In my experience, most ML projects lack a dedicated experimentation management/tracking system.
As the name suggests, this helps us track:
- Model configuration → critical for reproducibility.
- Model performance → critical for comparing different models.
…across all experiments.
What’s more, consider that our ML pipeline has three steps:
If we only made some changes in model training (step 3), say, we changed a hyperparameter, does it make any sense to rerun the first two steps?
Yet, typically, most ML pipelines rerun the entire pipeline, wasting compute resources and time.
Of course, we may set some manual flags to avoid this.
But being manual, it will always be prone to mistakes.
To avoid this hassle and unnecessary friction, an ideal tracking system must be aware of:
- All changes made to an ML pipeline.
- The steps it can avoid rerunning.
- The only steps it must execute to generate the final results.
While the motivation is quite clear, this is a critical skill that most people ignore, and they continue to leverage highly inefficient and manual tracking systems — Sheets, Docs, etc.
To help you develop that critical skill, I'm excited to bring you a special guest post by Bex Tuychiev.
Bex is a Kaggle Master, he’s among the top 10 AI/ML writers on Medium, and I am a big fan of his writing.
In this machine learning deep dive, he will provide a detailed guide on where we left last week — data version control with DVC.
Make sure you have read that article before proceeding ahead:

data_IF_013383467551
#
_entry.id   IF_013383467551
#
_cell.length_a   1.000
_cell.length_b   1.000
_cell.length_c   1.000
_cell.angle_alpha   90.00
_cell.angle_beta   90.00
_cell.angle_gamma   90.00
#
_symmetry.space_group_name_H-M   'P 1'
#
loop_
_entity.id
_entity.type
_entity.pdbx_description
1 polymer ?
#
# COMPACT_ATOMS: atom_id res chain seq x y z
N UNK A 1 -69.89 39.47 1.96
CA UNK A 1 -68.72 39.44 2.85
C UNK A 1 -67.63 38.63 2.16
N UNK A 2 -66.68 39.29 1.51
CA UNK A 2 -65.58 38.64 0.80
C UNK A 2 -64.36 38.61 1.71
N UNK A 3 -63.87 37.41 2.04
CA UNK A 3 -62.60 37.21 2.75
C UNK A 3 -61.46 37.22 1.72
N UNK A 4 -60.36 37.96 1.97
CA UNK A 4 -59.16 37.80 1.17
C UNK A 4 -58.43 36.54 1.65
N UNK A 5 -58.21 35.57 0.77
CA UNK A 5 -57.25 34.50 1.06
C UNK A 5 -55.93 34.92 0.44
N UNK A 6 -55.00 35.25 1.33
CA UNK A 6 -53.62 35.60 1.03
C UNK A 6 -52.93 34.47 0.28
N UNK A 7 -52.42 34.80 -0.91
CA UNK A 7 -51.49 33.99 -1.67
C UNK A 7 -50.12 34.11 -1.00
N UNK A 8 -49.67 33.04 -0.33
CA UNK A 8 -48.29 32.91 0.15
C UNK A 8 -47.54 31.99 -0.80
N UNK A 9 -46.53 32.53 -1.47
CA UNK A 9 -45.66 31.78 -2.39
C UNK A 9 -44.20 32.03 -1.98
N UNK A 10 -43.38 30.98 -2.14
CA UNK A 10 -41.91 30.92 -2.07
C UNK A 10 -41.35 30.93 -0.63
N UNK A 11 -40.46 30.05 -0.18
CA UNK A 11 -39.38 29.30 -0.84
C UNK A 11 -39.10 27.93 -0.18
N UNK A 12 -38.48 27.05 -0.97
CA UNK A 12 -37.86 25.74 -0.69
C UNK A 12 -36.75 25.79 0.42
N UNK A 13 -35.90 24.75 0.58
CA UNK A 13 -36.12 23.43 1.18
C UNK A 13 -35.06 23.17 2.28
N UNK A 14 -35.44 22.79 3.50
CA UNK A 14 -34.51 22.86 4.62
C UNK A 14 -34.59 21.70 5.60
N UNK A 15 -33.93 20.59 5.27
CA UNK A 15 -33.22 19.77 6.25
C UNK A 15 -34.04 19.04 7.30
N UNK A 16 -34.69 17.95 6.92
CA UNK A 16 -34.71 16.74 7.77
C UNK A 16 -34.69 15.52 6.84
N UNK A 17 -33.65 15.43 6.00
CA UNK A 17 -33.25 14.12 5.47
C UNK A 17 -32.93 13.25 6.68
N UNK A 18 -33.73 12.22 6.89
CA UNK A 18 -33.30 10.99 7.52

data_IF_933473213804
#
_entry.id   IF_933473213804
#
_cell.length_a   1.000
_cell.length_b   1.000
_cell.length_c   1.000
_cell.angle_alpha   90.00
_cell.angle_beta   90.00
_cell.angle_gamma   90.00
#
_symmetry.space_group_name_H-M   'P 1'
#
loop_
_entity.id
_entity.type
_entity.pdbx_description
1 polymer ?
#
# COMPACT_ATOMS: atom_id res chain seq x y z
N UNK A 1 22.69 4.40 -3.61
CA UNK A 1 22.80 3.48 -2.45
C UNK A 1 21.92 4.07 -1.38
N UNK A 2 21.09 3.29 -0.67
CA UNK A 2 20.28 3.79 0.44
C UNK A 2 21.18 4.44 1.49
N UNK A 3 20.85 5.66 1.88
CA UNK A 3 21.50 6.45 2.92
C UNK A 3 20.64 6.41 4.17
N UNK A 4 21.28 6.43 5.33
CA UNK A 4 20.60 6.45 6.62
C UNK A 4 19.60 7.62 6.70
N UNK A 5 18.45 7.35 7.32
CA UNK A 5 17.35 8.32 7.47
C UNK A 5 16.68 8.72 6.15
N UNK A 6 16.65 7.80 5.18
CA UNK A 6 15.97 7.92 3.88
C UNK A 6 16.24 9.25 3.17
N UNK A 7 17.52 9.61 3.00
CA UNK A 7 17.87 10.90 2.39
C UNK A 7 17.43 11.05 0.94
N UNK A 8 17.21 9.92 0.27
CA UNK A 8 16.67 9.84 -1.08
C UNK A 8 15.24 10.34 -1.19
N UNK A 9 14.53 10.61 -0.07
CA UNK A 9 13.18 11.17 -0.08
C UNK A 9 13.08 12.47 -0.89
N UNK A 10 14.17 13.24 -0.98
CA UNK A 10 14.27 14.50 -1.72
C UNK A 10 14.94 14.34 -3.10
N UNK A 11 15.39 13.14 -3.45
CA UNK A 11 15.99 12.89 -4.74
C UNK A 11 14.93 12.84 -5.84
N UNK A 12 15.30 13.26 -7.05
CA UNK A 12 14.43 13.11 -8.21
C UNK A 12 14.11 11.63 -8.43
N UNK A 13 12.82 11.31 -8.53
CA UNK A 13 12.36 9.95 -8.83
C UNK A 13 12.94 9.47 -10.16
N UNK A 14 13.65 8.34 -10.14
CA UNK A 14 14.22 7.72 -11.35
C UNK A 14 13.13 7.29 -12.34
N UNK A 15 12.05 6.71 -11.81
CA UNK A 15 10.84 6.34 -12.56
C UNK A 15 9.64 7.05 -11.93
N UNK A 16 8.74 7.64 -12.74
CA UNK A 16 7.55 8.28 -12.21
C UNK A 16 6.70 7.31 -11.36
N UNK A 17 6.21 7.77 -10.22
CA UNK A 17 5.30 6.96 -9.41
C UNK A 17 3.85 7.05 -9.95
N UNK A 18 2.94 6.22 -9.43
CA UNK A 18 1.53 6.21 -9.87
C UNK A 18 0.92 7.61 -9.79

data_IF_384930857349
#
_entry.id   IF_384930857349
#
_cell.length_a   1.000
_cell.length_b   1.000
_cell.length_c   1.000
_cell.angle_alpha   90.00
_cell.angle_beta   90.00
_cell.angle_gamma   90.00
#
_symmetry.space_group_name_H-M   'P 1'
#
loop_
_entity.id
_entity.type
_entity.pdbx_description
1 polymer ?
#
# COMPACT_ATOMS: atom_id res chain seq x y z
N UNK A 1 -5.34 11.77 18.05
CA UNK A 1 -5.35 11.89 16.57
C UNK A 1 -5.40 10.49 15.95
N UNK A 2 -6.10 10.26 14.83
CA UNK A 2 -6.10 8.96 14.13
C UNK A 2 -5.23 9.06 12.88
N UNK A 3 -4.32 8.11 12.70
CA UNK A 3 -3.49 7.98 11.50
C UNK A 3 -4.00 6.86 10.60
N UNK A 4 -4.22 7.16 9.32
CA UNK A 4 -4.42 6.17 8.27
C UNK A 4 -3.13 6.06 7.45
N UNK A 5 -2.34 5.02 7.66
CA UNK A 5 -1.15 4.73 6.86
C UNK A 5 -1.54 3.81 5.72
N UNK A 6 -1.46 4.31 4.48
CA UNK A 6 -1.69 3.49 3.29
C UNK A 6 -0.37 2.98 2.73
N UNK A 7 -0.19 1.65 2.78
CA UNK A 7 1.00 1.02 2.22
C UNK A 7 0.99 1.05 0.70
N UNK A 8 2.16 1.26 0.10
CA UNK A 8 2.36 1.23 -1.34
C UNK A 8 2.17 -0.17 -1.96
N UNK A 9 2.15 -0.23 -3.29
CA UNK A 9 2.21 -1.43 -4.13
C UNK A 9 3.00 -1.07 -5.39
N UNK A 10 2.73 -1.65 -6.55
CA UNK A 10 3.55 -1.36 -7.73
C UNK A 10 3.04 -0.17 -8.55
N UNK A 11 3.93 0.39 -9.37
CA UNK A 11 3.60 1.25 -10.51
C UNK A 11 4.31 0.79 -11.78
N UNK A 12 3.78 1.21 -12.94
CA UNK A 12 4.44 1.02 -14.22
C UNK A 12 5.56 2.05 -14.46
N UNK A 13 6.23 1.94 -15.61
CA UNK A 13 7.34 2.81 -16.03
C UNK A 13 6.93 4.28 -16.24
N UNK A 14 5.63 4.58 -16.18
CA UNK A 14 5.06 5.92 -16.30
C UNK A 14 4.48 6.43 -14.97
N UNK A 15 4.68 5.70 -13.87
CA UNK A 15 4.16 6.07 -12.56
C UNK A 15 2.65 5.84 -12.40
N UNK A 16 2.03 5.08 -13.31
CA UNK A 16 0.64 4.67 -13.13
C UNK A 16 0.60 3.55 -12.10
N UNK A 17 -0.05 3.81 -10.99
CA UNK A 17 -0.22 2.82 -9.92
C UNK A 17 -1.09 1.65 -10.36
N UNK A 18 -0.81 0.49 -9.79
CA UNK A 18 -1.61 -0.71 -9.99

More specifically, this article will expand on further highly useful features of DVC for machine learning projects.
The article has been divided into two parts, and by the end of this article, you will learn:
- How to efficiently track and log your ML experiments?
- How to build efficient ML pipelines?
Over to Bex!
Why track experiments in machine learning?
Keeping track of machine learning experiments is like keeping FIVE dogs in a bathtub.
Without help, at least FOUR of them are bound to slip out of your hands and ruin everything.
A total disaster is what’s going to happen if you don’t have a proper experiment management system.
First, you’ll probably end up with a complete mess of code, with no idea which version of the model is the most recent or the best performing.
You’ll constantly be overwriting and losing important code, and it will be almost impossible to reproduce your results or track your progress.
On top of that, you’ll have no way of keeping track of hyperparameters, metrics, or any other important details of your experiments (unless you want to write them down). You’ll be flying blind.
In all seriousness, a proper experiment management system is crucial for any machine learning project.
It allows you to track and compare your experiments, reproduce results, and make informed decisions about the direction of your project.
Without it, you’re just shooting in the dark and hoping for the best.
What you will learn in Part 1
By finishing this tutorial, you will be able to track your machine-learning experiments by adding a single line of code to your training script.
In the end, you will have a table of experiments, which you can sort by any metric or parameter to find the best model for your use case.